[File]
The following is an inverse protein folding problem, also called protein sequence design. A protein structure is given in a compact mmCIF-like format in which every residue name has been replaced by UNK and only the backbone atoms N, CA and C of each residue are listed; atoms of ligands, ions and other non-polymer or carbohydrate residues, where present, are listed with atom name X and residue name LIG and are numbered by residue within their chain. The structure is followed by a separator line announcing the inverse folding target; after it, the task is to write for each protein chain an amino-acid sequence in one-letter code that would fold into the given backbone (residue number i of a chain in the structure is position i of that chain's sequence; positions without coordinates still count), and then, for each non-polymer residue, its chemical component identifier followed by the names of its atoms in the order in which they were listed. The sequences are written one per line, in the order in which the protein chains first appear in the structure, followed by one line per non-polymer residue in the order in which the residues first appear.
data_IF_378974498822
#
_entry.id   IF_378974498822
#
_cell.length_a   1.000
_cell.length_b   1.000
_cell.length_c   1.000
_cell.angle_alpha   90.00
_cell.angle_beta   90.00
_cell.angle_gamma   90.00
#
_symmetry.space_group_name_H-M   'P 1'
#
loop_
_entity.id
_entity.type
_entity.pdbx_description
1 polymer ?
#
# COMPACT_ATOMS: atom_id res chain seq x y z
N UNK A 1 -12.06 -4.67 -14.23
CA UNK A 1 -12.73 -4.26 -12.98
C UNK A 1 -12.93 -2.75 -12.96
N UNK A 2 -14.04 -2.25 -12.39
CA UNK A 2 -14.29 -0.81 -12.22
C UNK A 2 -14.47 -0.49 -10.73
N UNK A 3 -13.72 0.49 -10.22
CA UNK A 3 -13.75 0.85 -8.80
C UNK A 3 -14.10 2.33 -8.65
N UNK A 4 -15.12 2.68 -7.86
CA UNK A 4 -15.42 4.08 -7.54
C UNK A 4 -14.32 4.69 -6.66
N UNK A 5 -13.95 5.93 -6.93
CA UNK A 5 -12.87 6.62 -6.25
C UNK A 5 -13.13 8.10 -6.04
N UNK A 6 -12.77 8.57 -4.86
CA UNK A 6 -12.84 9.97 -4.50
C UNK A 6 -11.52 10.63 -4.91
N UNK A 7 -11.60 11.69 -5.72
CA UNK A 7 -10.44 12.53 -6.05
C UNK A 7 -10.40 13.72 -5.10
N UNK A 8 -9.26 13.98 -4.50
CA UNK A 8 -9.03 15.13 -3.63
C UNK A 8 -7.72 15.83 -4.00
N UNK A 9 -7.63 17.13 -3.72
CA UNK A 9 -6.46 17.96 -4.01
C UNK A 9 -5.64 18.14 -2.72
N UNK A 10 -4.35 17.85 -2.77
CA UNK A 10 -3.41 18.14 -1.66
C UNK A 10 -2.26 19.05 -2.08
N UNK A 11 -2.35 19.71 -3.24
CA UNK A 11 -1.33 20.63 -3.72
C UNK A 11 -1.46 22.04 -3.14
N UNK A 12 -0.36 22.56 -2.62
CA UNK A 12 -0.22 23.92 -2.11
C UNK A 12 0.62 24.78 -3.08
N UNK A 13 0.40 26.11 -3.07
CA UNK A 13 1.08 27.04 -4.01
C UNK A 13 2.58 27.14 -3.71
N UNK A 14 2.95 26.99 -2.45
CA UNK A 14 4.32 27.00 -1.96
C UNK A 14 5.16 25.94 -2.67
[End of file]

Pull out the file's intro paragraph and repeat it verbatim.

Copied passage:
The following is an inverse protein folding problem, also called protein sequence design. A protein structure is given in a compact mmCIF-like format in which every residue name has been replaced by UNK and only the backbone atoms N, CA and C of each residue are listed; atoms of ligands, ions and other non-polymer or carbohydrate residues, where present, are listed with atom name X and residue name LIG and are numbered by residue within their chain. The structure is followed by a separator line announcing the inverse folding target; after it, the task is to write for each protein chain an amino-acid sequence in one-letter code that would fold into the given backbone (residue number i of a chain in the structure is position i of that chain's sequence; positions without coordinates still count), and then, for each non-polymer residue, its chemical component identifier followed by the names of its atoms in the order in which they were listed. The sequences are written one per line, in the order in which the protein chains first appear in the structure, followed by one line per non-polymer residue in the order in which the residues first appear.